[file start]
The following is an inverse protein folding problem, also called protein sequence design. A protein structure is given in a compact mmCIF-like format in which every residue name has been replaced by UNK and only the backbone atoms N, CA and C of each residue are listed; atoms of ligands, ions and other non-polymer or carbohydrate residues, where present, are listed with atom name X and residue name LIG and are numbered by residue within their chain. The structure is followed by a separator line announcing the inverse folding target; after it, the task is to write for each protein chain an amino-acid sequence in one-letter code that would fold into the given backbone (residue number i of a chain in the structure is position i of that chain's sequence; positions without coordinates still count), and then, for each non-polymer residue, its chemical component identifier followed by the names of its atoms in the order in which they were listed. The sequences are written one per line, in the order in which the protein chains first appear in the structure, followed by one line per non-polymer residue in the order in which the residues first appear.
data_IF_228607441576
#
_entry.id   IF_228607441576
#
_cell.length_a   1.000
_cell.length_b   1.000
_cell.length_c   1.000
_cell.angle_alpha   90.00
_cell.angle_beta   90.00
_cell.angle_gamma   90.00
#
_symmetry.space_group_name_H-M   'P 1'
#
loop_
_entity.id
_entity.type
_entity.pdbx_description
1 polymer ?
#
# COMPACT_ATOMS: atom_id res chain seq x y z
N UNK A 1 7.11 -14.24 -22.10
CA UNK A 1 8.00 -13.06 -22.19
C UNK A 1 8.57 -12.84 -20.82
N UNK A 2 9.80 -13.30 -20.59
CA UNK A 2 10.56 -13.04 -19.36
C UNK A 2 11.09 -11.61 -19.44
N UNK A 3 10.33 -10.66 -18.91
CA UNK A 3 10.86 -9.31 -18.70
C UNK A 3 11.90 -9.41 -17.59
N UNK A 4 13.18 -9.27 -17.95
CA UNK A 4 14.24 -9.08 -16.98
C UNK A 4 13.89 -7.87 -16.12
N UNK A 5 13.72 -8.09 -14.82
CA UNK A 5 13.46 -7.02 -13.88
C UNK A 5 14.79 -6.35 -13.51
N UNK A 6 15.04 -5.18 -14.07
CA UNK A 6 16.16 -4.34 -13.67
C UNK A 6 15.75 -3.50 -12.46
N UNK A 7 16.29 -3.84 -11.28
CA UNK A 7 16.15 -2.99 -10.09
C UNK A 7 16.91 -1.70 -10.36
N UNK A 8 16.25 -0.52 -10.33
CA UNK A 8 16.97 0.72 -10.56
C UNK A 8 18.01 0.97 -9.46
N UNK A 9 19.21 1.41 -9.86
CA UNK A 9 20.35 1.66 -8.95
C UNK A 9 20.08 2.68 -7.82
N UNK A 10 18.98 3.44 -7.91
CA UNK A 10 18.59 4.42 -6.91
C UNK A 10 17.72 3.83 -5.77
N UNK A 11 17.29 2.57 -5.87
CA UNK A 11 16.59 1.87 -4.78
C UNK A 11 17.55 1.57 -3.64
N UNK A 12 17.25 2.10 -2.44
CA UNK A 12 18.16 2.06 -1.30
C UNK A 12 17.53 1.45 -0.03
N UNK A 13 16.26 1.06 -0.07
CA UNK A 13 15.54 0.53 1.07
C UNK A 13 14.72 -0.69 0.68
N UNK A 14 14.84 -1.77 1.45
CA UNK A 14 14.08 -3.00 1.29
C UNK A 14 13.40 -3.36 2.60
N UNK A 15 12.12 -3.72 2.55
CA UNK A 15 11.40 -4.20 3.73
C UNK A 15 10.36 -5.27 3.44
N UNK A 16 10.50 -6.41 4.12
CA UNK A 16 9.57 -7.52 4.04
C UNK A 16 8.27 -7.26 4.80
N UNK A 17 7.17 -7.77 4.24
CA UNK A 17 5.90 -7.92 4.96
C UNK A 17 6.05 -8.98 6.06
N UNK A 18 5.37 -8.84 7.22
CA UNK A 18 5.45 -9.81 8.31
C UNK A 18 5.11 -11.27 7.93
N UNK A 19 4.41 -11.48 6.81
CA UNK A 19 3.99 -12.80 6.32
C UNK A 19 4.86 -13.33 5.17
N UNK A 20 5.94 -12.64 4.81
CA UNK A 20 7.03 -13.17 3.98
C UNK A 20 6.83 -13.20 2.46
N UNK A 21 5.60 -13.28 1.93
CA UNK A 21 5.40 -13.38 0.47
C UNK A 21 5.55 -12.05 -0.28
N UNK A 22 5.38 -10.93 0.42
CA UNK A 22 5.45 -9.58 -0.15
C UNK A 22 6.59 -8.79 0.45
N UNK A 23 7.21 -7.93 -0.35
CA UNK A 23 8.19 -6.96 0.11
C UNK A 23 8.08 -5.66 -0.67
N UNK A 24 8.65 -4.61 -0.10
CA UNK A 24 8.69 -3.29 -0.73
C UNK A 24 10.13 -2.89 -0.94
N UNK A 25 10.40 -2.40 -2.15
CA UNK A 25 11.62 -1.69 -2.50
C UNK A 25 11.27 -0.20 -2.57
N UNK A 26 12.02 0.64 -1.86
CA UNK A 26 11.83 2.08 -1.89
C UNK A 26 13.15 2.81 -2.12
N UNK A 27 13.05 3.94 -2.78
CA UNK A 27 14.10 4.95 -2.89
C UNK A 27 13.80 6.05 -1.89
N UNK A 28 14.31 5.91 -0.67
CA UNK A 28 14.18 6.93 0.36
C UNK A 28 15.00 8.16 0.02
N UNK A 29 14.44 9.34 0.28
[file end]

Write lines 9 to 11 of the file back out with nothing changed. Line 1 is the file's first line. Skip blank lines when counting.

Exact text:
_cell.angle_alpha   90.00
_cell.angle_beta   90.00
_cell.angle_gamma   90.00